The Wind Is Blowing

Dear Will:

I was awakened this morning by the wind. It was rushing through the hills buffeting everything in its path. When I got up, I went to the window to see for myself: The trees were shaking and swaying. Many leaves were scattered about while their more-stalwart brethren clung to the writhing branches for dear life. In the distance you could hear our wind chimes going nuts, as if there was some kid in the bell tower signaling to the townspeople that the war had ended.

Because we live in Southern California, I immediately thought: Santa Anas—the dry winds that blow down from the Great Basin  and Upper Mojave and take every ounce of humidity with them. I’m not smart enough to really understand the phenomenon—if Wikipedia has it right it has something to do with adiabatic heating and orographic lift and whatnot. All I know is that when these winds blow, usually the temperature rises and we start to worry about wildfires. I have witnessed that cause-and-effect enough to know about the correlation even if I don’t know the first thing about meteorology.

In such circumstances you can see why the wind has always been the go-to metaphor for God: You may not be able to see it, exactly, but you can see its power and impact on everything around it. For a believer like me, it’s an analogy that is easy to understand. I suppose you could lump me in with Alma, who famously said: “[All] things denote there is a God; yea, even the earth, and all things that are upon the face of it, yea, and its motion, yea, and also all the planets which move in their regular form do witness that there is a Supreme Creator” (Alma 30:44).

Apparently Alma and I are not alone—at least in a general sense. A 2012 study published by the University of Chicago reported that even in our increasingly secular society, over two-thirds of people in the United States still believe in a personal God. Nevertheless, if you look across the world (in Europe, in particular) you find that percentage drops rather sharply. More troubling, in most countries only a minority of people are prepared to say that they know God exists and they have no doubts about it.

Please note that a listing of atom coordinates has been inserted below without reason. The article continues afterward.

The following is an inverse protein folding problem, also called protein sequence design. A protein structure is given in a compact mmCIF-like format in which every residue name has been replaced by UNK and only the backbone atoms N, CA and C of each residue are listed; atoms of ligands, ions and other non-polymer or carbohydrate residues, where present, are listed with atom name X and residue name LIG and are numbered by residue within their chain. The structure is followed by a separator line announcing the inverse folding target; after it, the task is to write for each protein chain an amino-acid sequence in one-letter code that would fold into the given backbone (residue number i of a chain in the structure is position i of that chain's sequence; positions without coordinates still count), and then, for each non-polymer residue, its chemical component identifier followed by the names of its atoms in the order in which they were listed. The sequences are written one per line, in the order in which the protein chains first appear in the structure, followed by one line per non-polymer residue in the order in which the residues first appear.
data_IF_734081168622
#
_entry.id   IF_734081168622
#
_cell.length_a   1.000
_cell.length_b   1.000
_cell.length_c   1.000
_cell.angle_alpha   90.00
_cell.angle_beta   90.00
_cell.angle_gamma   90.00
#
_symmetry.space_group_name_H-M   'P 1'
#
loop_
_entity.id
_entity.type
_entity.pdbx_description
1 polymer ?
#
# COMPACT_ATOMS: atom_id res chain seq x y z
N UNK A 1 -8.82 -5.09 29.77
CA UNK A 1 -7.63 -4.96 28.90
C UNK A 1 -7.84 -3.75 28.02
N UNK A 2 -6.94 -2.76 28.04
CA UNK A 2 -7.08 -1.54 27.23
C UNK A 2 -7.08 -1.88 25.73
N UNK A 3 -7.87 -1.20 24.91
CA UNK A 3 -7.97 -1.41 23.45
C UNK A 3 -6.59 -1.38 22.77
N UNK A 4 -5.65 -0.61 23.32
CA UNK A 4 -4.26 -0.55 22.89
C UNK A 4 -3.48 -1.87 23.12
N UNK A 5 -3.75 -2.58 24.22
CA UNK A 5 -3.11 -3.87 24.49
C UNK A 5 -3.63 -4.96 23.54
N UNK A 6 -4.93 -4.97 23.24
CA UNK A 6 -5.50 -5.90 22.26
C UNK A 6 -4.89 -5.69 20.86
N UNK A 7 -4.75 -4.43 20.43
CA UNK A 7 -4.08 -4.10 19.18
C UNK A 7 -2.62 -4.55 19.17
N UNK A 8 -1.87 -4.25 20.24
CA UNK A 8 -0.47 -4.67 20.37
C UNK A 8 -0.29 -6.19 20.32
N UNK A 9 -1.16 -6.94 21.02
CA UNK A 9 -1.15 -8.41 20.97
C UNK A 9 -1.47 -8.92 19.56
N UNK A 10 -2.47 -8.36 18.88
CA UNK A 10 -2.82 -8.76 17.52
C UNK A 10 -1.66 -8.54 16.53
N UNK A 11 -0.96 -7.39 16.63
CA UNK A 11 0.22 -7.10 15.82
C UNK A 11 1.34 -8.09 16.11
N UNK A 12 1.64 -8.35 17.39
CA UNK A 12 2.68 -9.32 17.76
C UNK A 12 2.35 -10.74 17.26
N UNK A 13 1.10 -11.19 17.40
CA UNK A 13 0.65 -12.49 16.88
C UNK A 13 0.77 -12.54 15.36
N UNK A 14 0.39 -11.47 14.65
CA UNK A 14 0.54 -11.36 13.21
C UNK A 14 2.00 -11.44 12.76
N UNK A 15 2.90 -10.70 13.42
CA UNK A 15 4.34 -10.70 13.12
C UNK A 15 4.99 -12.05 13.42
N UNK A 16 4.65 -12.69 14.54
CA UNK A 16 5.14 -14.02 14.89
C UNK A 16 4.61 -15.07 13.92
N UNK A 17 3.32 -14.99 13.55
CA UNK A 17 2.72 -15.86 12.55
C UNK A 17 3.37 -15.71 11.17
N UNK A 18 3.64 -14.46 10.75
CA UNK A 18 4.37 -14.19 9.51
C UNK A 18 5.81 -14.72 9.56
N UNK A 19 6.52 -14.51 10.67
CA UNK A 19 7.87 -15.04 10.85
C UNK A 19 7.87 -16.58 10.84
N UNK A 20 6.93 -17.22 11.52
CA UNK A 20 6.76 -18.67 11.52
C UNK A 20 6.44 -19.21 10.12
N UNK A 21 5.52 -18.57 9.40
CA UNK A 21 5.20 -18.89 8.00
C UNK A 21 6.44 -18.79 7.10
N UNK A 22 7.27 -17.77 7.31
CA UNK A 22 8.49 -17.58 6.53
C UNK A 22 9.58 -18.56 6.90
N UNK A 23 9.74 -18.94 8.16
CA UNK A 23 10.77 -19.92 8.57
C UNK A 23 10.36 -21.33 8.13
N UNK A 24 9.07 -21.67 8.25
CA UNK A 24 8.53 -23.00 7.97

Those numbers are not altogether surprising, but I wonder how people can see the same things I see and come to the opposite conclusion. It’s as if they were saying, The wind is not blowing. No doubt they make well-reasoned arguments, perhaps with charts and graphs and a fair amount of science—what has sometimes been referred to as “the philosophies of men.” Even so, I can’t help but think of a favorite story from the New Testament:

A forty-something man, crippled since birth, was carried each day to the gates of the temple where he asked alms. One day Peter and James came to the temple. “Silver and gold have I none,” said Peter, “but such as I have give I thee: In the name of Jesus Christ of Nazareth rise up and walk” (Acts 3:6). We’re told the man leapt to his feet and walked, to the astonishment of people throughout Jerusalem.

The miracle filled the local authorities with consternation, for they couldn’t deny what had been done in the name of Jesus, whom they had crucified. So they called Peter and John to them, threatened them and ordered them “not to speak at all nor teach in the name of Jesus” (Acts 4:18). To which Peter gave this classic response: “Whether it be right in the sight of God to hearken unto you more than unto God, judge ye. For we cannot but speak the things which we have seen and heard” (Acts 4:19-20).